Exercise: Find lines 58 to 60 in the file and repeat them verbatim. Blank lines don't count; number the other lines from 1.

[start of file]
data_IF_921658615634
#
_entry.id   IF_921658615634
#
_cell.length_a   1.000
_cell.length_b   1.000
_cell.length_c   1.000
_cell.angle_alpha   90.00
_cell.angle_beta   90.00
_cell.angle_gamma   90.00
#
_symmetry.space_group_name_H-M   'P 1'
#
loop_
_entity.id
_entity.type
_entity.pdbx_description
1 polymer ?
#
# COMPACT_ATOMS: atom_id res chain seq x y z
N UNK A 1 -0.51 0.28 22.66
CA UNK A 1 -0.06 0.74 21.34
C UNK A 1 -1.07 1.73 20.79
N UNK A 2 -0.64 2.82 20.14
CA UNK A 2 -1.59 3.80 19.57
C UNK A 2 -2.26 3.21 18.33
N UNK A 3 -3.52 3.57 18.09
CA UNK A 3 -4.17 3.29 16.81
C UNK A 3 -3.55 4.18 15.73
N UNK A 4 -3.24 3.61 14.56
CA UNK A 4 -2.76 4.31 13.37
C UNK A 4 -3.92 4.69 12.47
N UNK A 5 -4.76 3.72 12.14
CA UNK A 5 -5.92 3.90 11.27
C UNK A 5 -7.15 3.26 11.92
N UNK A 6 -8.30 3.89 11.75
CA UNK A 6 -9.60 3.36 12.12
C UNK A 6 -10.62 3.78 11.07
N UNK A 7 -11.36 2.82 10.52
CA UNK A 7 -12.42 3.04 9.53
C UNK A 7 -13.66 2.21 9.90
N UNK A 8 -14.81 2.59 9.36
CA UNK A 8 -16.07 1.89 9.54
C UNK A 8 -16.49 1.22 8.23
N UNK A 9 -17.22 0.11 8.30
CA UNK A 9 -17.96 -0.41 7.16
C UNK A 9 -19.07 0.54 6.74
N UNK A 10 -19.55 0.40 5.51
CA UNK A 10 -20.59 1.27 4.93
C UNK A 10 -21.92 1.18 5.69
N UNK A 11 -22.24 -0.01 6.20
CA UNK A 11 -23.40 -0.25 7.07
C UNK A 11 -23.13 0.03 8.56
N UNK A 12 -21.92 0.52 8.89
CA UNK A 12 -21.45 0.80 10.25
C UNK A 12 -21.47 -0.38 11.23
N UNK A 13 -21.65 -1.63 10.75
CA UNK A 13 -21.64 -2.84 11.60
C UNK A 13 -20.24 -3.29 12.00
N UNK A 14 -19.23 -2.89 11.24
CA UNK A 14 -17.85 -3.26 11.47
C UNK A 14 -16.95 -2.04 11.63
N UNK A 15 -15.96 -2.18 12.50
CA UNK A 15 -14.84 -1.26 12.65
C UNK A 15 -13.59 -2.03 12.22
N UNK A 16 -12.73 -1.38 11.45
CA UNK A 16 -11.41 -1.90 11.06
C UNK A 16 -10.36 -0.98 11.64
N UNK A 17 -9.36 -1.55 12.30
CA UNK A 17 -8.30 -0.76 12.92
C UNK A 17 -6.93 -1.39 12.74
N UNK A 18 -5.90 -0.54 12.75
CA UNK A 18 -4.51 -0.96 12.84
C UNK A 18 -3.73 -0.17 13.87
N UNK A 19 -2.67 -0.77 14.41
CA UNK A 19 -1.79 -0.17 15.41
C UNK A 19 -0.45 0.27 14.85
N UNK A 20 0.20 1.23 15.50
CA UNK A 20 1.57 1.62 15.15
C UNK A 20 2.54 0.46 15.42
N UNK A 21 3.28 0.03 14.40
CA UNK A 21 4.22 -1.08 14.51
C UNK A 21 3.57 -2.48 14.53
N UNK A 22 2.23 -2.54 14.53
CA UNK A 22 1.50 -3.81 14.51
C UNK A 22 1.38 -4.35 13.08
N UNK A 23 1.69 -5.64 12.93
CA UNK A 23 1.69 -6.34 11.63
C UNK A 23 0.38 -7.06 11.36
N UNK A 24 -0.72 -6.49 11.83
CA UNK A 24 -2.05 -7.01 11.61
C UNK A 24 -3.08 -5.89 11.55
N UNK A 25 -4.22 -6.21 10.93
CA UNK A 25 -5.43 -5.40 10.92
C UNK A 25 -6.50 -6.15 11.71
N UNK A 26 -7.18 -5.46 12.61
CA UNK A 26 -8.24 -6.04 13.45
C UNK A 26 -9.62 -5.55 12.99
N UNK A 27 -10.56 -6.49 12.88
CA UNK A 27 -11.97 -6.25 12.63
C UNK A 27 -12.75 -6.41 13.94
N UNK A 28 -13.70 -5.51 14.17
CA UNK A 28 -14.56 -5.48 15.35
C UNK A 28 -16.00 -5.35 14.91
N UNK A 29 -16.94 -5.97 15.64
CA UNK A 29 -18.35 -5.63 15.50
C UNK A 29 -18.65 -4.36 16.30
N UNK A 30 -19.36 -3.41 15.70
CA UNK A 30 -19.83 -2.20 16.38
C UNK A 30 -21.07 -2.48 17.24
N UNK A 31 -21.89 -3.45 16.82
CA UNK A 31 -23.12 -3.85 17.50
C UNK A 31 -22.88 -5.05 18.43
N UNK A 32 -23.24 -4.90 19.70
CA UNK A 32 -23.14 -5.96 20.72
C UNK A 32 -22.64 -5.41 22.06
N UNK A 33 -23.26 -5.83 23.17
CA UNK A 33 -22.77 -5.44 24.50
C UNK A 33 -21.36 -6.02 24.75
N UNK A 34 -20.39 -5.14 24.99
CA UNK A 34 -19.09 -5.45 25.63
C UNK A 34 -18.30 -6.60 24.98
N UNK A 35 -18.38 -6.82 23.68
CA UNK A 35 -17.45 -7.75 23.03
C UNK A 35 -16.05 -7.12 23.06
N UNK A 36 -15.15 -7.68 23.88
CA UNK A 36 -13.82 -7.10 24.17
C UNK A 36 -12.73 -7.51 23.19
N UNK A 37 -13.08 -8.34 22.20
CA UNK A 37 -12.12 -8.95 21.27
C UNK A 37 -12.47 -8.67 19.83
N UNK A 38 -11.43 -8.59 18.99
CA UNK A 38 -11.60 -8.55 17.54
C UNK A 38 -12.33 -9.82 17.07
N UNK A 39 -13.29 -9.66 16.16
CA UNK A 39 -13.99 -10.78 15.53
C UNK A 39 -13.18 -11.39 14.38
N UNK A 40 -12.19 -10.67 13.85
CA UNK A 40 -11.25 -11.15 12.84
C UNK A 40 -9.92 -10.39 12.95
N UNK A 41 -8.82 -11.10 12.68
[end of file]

CA UNK A 13 -21.64 -2.84 11.60
C UNK A 13 -20.24 -3.29 12.00
N UNK A 14 -19.23 -2.89 11.24